Male out migration and its impacts on rural women’s livelihoods: The case of boloso sore woreda, wolayta zone, Snnpr, Ethiopia
Although rural-urban migration is dominated by women nationally in Ethiopia, the feature of out migration from certain parts of the country has been largely men’s affair. Little is known how the livelihood of women is affected in the long run when their counterparts migrate out and the former assume the virtual headship of their households’ in Ethiopia. This study is therefore, intended to assess how women cope with in the absence of their husbands and support their family and identifies the major socioeconomic and institutional factors that influence their effort to improve their livelihood. The study employed both qualitative and quantitative approach of data gathering. In the study, descriptive design was employed. Generally sample size of the study was one hundred twelve (112) such that 20 male households, 80 de facto women households, four chairman of kebeles, four experts from office of agriculture and four aged person from four rural kebeles were included by using multi stage sampling method. The study employed questionnaires, interviews, document reviewing and discussion with focus groups. On the basis and types of data gathered and the instrument used, both quantitative and qualitative techniques of data analysis supported by SPSS were employed. The result of the study indicates that male-out migration has greatly affected the livelihood of the women who are left behind. The labor gap created due to the absence of male head has negatively affected the agricultural production and the natural resource conservation activity in the study area. Thus, to improve the lives of de facto women heads by mitigating the social, economic and cultural barriers which hinder their effort to win a decent livelihood, certain recommendation, gleaned out from this study were suggested to the concerned bodies.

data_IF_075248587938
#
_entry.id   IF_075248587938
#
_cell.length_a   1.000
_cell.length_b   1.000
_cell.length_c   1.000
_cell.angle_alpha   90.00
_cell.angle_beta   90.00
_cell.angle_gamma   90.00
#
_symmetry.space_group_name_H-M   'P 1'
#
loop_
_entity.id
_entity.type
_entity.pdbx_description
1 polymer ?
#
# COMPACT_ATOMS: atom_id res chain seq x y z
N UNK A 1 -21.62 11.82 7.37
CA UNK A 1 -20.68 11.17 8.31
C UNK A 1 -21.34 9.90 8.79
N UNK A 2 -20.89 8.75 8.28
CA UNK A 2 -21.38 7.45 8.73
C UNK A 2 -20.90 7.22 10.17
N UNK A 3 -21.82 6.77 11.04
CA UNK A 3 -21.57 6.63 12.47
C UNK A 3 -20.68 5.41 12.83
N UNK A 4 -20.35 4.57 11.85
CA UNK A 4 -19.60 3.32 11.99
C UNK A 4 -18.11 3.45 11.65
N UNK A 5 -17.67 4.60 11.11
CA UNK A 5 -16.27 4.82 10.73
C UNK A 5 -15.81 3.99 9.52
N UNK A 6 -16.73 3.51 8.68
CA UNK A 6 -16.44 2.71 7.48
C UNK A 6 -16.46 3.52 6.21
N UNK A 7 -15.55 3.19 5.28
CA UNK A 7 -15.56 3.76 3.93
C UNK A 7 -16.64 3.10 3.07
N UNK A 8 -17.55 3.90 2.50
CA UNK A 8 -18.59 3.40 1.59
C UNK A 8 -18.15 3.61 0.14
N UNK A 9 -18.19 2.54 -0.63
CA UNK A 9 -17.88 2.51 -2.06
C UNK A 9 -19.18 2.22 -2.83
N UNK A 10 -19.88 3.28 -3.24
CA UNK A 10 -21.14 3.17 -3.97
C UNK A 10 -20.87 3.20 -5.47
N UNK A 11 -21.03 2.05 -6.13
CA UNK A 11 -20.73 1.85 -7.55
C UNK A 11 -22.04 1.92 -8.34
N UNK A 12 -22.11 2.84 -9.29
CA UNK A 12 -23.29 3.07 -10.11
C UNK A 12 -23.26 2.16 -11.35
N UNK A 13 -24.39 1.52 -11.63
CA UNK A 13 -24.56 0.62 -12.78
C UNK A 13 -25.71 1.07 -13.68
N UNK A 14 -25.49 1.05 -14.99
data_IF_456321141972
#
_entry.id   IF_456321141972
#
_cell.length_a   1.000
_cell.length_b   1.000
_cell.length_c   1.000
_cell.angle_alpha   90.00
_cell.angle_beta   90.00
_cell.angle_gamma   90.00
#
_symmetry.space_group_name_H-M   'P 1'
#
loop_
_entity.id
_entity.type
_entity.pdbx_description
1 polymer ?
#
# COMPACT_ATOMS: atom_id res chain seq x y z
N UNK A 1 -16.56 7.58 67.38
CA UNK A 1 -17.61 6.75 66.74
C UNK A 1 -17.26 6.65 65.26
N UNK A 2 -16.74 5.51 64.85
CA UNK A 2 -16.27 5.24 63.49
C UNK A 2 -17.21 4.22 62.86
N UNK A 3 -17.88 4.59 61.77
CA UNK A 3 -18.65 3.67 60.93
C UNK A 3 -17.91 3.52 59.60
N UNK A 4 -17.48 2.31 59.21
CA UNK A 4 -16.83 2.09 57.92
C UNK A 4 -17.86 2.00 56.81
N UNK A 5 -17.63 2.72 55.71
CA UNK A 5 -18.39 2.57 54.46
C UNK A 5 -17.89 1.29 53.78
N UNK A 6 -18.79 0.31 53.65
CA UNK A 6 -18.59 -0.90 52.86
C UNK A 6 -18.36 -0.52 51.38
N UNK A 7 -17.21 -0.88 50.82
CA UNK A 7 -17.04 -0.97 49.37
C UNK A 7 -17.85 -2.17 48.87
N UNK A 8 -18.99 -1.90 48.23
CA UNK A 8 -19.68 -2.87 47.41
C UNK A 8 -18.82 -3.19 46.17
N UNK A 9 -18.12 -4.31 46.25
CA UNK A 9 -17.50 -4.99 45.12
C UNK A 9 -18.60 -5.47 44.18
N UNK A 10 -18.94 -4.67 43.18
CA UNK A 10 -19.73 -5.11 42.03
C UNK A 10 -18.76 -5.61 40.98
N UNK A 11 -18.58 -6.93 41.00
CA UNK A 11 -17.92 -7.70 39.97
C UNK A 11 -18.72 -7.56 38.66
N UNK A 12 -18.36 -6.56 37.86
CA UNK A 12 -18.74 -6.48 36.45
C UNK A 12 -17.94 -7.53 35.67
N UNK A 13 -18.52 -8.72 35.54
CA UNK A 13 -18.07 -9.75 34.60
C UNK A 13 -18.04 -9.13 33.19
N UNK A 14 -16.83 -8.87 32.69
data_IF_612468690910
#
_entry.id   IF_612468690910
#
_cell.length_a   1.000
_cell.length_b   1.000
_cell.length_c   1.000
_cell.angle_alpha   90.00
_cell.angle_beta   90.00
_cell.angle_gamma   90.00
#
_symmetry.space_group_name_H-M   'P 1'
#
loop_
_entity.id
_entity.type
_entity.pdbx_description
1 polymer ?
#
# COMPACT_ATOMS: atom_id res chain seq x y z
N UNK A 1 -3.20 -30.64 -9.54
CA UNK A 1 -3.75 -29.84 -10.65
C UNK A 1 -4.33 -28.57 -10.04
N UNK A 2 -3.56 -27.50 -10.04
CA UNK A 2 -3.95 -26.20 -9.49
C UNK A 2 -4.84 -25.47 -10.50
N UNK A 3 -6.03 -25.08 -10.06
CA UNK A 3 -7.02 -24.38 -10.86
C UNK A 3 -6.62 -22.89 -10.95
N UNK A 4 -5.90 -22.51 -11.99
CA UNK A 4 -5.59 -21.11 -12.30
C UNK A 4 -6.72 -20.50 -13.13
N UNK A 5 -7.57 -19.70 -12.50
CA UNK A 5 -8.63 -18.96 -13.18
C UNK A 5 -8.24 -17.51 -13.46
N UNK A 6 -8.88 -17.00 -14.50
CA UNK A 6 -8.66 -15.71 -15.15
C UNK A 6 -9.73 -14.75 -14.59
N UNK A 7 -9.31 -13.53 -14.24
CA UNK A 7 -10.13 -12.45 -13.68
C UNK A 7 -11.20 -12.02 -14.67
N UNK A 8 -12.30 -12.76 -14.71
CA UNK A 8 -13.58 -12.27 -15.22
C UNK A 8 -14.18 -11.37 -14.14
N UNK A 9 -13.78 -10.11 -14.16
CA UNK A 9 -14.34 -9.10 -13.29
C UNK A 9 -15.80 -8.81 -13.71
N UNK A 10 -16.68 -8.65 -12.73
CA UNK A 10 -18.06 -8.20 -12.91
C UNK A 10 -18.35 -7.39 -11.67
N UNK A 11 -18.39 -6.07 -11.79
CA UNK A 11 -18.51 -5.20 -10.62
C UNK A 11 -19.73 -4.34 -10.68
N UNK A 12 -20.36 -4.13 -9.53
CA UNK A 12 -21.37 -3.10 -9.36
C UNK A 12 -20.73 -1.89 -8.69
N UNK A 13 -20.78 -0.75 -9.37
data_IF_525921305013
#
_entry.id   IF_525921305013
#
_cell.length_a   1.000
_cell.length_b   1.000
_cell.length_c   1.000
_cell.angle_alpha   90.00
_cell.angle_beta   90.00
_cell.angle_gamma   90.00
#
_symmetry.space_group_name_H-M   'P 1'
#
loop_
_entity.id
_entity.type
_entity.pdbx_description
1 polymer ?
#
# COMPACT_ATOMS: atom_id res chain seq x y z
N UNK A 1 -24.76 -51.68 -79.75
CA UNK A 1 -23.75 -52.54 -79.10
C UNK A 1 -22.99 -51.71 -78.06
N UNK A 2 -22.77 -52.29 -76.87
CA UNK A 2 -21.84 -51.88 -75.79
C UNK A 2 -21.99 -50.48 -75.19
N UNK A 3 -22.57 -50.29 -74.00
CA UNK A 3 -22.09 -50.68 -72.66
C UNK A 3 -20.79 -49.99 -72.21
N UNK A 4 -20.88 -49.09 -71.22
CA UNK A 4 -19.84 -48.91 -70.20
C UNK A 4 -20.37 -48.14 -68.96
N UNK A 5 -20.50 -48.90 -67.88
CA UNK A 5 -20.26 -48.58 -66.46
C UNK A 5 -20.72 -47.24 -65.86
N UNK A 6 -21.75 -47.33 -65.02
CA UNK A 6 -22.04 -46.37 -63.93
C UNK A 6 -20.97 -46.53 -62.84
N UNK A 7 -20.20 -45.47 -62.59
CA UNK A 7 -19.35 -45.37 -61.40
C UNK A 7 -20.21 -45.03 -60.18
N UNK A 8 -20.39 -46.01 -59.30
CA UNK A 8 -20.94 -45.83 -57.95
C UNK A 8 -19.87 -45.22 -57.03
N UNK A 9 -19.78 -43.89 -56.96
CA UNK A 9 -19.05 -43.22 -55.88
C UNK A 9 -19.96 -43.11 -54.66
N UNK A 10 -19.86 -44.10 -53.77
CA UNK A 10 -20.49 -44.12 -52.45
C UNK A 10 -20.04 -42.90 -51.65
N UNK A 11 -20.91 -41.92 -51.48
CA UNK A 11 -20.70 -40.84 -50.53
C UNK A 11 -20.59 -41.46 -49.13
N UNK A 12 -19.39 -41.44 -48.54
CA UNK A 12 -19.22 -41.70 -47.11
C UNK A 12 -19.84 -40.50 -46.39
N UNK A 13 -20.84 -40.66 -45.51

Tadele Tesfaye. Male out migration and its impacts on rural women’s livelihoods: The case of boloso sore woreda, wolayta zone, Snnpr, Ethiopia. International Journal of Social Science and Humanities, Volume 2, Issue 1, 2020, Pages 29-35